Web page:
You also don’t have to use every single item you used last year. Consider displaying only your favorites. Exclude things that have lost their shine over the years. Our homes can be beautiful and festive with a limited selection of simple but elegant décor. And it is actually possible to go overboard with indoor decorations to the point that your home starts to look cluttered. So, more does not always mean always better. 

Let Go of Idealistic Expectations 

Don’t let perfectionism get the best of you. It is so easy to get carried away and put unrealistic demands on yourself to ensure that everything is perfect. 

Use caution not to get carried away with too many Pinterest ideas. This can take you into exhausting territory if you are inspired to take on too many activities and projects. The ideas are unlimited, but your time and energy are not. 

Let go and decide that it is ok if everything does not meet the perfect picture of perfection that you have envisioned.  This is especially challenging for those who are perfectionists.

Focus instead on creating meaningful memories with family and friends. Your guests want this more than they will want to be impressed by how much you have decorated your home.  

Trim Your To-Do List To Reduce Holiday Stress

Take a look at your to-do list and decide which items are most important. See what you can either simplify or just remove from the list altogether. Also, consider if there are any tasks that you can delegate to other family members.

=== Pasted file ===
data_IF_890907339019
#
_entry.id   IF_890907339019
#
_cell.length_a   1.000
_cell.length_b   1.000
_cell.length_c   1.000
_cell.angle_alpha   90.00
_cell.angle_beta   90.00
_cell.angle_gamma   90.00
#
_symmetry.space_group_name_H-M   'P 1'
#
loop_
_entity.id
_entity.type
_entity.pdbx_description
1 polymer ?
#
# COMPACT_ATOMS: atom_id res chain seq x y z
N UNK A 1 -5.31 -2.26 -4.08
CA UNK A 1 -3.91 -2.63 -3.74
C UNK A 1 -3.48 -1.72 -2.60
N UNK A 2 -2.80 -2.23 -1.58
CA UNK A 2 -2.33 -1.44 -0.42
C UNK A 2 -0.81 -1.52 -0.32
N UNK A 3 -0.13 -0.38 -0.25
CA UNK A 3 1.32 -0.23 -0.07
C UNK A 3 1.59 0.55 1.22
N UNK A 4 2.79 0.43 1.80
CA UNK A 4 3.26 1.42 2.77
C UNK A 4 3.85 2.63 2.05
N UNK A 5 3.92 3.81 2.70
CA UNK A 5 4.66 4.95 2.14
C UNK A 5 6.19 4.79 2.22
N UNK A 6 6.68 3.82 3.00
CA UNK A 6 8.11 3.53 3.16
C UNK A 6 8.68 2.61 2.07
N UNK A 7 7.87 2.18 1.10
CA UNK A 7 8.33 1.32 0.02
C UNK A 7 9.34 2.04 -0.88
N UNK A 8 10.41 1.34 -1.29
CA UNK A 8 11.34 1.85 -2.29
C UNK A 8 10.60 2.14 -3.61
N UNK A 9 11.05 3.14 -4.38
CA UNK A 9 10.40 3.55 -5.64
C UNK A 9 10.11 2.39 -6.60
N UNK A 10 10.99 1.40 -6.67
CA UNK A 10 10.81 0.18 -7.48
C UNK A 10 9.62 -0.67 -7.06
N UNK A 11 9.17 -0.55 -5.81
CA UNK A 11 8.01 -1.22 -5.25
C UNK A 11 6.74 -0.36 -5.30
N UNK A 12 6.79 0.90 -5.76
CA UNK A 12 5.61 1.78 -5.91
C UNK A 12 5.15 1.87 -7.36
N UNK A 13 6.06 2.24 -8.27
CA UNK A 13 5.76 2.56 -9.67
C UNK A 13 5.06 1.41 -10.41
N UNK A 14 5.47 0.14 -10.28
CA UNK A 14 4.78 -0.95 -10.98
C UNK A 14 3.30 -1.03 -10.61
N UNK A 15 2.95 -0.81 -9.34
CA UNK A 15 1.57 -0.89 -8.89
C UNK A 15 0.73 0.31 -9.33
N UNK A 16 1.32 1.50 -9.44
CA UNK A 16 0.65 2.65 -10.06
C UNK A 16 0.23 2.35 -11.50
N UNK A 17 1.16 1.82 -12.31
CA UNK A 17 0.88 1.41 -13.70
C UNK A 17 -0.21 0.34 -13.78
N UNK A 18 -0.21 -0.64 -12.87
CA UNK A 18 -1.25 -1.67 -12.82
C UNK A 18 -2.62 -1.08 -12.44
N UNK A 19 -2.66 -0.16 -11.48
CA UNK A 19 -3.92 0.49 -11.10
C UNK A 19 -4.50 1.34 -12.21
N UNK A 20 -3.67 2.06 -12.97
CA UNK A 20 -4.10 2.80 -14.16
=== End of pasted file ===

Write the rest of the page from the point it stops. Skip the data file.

What corners can you cut to make things easier for yourself?

Can you bake/cook some things from scratch but then purchase others to lighten the load? My sister-in-law used to do this, she would buy part of the meal and make some of it by scratch. This helped her not to get overwhelmed with too much cooking or baking to do. 

If you don’t already do so, consider using paper plates instead of china to cut down on work on Christmas day. If you don’t like to send out holiday cards, it is ok to either stop doing them or cut down on how many you send.  

If your calendar is chock full of holiday activities, events, and parties to go to, can you limit which ones you decide to attend? Choose the ones that are the most important and/or appealing and skip the others.   

Evaluate Your Traditions